Guidance on choosing the right method of decontamination from the Medicines and Healthcare products Regulatory Agency (MHRA)
MHRA guidance on appropriate safe procedures for consignment (including a model certificate of declaration that should accompany the returned equipment).
More information on the decontamination of potential sources of blood-borne viruses is available on this site.
Work on site also requires a declaration indicating the contamination status of a potentially infected item and the need for precautions. Service companies should be informed in advance where full decontamination is not practicable. Specific requirements are necessary where there is a risk of Transmissible Spongiform Encephalopathy (TSE) contamination of re-useable instruments.
Any article contaminated with blood or blood products from an infected person must be regarded as a potential source of BBV infection for those handling it, if a means of delivering the virus into the body exists. Examples include sharp objects but also 'soft' waste, such as discarded dressings, contaminated clothing, linen and furnishings. The surfaces of damaged motor vehicles can also harbour contamination following road traffic accidents, specifically if those involved have suffered trauma injury and blood loss.
For situations such as those described above, it must be assumed that there is a risk of infection, unless the item concerned has been decontaminated by effective means.
Healthcare organisations will have policies to manage and follow-up recognised incidents of sharps injuries during surgical and needle-related procedures.
Blood and body fluids may contaminate the site of industrial and road traffic accidents, playgrounds and sporting events. Provided that there is no direct contact, there is no risk for those in the vicinity. However, it should be remembered that the viability of blood-borne viruses on surfaces might continue for extended periods, subject to environmental conditions.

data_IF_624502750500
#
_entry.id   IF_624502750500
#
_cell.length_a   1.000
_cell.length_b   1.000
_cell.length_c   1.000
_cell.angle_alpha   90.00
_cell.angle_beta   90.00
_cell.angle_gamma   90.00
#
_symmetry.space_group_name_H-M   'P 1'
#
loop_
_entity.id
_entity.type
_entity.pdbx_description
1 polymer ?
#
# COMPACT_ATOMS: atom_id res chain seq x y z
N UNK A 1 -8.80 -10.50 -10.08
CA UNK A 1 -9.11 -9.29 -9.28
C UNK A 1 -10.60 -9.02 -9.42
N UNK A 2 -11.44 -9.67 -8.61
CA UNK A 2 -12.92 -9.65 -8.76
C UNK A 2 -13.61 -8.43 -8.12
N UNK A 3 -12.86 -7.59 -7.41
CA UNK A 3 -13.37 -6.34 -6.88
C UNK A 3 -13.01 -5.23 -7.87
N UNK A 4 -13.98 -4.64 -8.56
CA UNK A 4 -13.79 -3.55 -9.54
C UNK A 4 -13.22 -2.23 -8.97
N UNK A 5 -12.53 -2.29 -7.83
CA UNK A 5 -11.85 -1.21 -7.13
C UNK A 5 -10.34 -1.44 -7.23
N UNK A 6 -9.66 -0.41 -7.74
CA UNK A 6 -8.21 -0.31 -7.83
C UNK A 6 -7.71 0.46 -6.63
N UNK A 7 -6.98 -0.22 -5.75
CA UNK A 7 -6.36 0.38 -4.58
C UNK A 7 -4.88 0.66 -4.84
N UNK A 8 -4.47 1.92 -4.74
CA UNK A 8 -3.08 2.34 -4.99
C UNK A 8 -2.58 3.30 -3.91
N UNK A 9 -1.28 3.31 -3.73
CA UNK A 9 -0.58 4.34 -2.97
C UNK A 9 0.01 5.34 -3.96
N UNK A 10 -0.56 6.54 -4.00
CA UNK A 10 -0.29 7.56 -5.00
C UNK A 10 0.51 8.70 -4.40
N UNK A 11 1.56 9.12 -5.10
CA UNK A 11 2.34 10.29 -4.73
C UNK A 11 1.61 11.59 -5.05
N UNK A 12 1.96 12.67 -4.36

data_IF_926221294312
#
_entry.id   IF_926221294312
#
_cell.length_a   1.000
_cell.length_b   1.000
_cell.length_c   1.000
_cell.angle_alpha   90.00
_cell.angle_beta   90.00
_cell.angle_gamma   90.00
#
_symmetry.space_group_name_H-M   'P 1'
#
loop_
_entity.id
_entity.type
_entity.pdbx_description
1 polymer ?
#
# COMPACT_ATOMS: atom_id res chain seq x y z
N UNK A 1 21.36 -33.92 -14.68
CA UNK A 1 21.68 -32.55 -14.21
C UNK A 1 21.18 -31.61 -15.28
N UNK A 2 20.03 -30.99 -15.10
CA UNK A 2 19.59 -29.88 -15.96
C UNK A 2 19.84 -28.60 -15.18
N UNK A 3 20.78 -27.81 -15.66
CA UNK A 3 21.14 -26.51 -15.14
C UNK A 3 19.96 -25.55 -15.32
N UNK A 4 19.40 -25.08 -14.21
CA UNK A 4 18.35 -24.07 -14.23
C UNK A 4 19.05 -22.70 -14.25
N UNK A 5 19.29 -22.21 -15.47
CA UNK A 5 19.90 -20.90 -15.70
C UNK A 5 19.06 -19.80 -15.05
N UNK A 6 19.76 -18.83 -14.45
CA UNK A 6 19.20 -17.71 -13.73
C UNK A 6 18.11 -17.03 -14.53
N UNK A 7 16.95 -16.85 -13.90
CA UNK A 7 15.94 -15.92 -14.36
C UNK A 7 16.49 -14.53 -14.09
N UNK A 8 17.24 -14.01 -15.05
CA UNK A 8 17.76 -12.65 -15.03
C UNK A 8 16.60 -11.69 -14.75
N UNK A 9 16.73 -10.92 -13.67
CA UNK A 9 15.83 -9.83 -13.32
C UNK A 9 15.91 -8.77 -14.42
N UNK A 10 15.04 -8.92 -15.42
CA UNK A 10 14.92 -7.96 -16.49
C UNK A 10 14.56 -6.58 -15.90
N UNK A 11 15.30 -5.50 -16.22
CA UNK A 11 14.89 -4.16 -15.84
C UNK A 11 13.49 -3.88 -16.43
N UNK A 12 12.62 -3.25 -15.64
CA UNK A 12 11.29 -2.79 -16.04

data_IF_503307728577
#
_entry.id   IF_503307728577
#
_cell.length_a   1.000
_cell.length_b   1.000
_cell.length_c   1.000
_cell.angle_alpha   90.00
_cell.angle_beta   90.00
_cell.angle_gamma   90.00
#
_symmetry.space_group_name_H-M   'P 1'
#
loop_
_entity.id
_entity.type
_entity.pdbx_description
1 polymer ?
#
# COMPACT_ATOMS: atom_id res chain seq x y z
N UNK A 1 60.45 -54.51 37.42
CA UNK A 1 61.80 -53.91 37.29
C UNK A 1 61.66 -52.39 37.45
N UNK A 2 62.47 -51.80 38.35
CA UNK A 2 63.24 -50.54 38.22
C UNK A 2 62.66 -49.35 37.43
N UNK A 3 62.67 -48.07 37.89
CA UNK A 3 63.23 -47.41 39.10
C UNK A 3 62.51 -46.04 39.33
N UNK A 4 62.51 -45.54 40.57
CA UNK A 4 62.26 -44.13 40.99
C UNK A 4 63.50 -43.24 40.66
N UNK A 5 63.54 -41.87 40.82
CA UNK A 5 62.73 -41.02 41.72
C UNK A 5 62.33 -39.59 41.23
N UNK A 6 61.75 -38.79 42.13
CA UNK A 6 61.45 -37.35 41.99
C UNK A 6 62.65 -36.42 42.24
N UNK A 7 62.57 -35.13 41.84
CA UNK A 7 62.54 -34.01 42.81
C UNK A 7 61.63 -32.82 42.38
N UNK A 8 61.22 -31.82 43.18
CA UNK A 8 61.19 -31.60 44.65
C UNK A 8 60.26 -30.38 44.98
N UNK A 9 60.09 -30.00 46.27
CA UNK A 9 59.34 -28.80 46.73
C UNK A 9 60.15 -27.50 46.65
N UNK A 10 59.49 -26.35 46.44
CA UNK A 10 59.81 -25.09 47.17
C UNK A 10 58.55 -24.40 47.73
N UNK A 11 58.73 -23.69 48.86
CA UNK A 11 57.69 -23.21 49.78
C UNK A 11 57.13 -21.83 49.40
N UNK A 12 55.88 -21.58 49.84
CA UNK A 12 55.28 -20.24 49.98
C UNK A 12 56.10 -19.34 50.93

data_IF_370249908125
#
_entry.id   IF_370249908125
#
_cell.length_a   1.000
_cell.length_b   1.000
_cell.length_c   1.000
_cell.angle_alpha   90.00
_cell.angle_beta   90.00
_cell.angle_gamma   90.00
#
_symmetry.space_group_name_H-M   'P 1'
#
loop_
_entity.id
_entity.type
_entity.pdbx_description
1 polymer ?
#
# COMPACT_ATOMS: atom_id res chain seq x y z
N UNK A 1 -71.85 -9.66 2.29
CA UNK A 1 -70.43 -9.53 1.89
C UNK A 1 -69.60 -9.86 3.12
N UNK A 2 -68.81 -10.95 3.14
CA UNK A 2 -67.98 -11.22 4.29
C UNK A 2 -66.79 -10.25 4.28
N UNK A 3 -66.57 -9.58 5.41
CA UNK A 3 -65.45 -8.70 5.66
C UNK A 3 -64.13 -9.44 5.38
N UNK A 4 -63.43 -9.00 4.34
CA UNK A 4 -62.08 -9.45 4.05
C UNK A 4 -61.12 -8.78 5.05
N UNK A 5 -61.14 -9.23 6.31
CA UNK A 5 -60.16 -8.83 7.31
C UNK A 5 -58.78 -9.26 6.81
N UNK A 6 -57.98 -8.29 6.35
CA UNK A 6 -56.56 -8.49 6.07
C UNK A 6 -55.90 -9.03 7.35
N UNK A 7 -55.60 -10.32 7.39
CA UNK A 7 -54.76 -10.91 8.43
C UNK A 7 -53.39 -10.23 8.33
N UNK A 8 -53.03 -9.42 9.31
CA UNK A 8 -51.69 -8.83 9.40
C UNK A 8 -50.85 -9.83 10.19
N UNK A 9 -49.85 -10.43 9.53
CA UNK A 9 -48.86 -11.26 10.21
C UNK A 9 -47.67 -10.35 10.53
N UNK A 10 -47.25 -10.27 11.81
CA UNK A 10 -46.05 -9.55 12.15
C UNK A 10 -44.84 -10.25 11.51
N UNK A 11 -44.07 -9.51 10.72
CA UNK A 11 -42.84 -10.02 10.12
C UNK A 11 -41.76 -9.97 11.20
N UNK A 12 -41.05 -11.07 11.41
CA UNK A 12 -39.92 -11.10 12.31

The use of simple personal protective measures, avoidance of sharps injuries and appropriate decontamination will minimise the risk for those dealing with the contamination. After cleaning up, it is essential to dispose of contaminated waste safely.
Vehicles involved in traffic and rail accidents are commonly contaminated with blood and human tissue. Sharp metal and broken glass at an accident scene present an added infection risk from any puncture wounds sustained by those first attending the trauma scene.
The need for added awareness also extends, in principle, to subsequent vehicle recovery and repair work, which may potentially involve contact with contaminated vehicles. However, data indicates that there are currently no confirmed reports of blood-borne virus transmission for the motor vehicle recovery and maintenance industry, and that most industry-specific problems are related to musculoskeletal injury, slips and trips, fume, dusts, noise and vibration.
Discarded hypodermic needles are sometimes found in upholstery and glove compartments in cars sent for repair and servicing. Workers need to be aware of this, even during routine maintenance work. Precautions are essential in all cases.
Additional information for the motor vehicle industry is available.